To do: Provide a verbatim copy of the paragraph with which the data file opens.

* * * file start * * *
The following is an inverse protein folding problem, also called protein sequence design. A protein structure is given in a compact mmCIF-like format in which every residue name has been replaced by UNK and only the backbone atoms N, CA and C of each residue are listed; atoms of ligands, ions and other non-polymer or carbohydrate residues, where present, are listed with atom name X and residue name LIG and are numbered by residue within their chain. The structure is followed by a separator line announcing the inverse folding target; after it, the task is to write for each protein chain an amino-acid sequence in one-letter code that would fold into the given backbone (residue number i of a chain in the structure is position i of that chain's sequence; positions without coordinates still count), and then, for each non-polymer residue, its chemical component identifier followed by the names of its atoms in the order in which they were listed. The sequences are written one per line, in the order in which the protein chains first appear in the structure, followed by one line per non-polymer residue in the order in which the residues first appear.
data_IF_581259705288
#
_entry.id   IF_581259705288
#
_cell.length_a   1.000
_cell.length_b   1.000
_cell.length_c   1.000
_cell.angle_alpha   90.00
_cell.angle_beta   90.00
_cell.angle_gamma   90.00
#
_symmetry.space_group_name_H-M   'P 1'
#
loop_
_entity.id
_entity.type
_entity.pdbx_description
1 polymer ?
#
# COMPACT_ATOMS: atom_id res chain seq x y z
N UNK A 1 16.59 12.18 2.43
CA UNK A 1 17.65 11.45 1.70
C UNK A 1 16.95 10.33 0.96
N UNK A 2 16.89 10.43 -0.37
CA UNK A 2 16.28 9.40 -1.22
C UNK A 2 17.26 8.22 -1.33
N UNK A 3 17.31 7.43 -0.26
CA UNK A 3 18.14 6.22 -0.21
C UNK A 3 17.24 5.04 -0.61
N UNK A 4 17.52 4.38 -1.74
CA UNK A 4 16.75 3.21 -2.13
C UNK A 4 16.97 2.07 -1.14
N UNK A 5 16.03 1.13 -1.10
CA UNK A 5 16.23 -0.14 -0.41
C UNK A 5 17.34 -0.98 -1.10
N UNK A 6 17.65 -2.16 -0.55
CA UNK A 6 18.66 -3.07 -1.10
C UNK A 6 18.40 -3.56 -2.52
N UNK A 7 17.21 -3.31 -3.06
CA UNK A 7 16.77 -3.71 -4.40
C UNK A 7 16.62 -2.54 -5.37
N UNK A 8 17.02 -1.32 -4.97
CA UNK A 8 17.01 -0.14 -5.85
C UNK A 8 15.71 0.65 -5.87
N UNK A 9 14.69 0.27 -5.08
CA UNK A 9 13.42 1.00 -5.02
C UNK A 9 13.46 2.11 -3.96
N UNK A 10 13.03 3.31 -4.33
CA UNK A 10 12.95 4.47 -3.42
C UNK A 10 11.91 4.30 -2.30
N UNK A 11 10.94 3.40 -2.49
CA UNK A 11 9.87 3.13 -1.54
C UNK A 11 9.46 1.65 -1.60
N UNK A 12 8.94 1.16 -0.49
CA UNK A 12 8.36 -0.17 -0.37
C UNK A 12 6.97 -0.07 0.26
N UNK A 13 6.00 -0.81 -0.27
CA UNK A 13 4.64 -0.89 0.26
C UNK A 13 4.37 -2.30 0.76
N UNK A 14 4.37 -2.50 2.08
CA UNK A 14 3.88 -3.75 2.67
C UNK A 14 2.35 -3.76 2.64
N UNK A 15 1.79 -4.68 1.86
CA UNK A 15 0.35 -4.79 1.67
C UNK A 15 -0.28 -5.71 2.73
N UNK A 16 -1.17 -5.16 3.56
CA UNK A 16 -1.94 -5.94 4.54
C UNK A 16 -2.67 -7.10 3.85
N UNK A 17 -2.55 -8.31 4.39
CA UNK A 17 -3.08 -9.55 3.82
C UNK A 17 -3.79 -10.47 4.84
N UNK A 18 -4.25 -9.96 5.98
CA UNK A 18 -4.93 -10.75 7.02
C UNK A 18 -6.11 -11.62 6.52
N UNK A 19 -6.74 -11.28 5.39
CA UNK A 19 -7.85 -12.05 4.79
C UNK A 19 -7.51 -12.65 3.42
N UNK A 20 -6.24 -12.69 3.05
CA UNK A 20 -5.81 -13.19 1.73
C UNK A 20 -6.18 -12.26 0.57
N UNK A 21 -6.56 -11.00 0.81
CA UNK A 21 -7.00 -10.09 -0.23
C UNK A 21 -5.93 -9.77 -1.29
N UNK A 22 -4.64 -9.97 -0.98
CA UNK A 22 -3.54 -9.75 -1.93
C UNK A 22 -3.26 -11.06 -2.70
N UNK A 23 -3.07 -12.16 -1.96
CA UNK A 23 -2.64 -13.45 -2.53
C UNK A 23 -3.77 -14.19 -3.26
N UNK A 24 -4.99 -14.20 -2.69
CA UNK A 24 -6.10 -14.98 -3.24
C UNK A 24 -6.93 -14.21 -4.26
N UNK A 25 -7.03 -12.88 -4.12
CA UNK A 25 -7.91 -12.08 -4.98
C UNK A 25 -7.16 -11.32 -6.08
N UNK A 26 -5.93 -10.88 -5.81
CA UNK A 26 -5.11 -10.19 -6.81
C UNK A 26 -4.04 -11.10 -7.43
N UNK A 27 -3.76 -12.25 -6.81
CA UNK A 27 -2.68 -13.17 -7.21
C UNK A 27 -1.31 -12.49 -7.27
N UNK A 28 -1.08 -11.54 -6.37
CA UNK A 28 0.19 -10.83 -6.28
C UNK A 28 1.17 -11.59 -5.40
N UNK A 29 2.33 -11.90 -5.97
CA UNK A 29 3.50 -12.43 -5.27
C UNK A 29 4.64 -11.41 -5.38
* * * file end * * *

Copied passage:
The following is an inverse protein folding problem, also called protein sequence design. A protein structure is given in a compact mmCIF-like format in which every residue name has been replaced by UNK and only the backbone atoms N, CA and C of each residue are listed; atoms of ligands, ions and other non-polymer or carbohydrate residues, where present, are listed with atom name X and residue name LIG and are numbered by residue within their chain. The structure is followed by a separator line announcing the inverse folding target; after it, the task is to write for each protein chain an amino-acid sequence in one-letter code that would fold into the given backbone (residue number i of a chain in the structure is position i of that chain's sequence; positions without coordinates still count), and then, for each non-polymer residue, its chemical component identifier followed by the names of its atoms in the order in which they were listed. The sequences are written one per line, in the order in which the protein chains first appear in the structure, followed by one line per non-polymer residue in the order in which the residues first appear.